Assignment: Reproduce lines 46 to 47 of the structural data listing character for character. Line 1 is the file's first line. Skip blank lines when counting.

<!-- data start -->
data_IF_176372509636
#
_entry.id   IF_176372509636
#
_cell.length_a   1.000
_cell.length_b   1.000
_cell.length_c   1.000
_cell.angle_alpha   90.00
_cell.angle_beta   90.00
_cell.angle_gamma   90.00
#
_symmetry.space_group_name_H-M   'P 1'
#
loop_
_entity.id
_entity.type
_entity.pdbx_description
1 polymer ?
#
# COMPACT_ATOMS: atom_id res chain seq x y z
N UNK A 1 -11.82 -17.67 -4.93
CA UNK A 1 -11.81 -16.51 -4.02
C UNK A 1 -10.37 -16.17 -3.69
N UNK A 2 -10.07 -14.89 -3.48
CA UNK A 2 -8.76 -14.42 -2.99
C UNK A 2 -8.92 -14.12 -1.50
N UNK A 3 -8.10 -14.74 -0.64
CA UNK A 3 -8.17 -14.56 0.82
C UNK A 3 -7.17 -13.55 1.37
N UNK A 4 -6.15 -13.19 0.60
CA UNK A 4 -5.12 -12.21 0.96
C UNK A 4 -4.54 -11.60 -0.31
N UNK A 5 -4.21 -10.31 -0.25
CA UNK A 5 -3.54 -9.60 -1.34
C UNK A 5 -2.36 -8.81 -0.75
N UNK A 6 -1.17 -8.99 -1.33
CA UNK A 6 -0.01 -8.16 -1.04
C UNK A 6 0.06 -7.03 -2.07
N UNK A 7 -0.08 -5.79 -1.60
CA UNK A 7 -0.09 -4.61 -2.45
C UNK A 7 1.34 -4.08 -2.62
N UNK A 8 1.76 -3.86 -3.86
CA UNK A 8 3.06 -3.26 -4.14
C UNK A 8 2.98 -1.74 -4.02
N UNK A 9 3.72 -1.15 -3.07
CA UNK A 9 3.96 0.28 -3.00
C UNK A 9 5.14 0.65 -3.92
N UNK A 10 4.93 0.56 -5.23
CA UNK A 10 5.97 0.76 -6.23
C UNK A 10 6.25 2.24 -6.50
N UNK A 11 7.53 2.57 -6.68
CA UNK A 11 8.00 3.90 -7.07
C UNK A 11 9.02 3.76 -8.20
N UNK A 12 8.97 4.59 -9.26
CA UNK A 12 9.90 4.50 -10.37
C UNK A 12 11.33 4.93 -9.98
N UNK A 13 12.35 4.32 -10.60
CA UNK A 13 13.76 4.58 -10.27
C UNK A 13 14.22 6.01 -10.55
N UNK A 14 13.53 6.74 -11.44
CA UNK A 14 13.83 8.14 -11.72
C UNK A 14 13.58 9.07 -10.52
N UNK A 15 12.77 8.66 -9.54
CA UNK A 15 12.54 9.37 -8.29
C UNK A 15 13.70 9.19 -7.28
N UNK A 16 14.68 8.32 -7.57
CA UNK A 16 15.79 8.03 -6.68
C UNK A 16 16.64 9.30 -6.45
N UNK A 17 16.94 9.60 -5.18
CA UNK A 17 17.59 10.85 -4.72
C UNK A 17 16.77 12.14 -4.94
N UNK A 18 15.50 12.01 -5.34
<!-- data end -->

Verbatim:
CA UNK A 9 3.96 0.28 -3.00
C UNK A 9 5.14 0.65 -3.92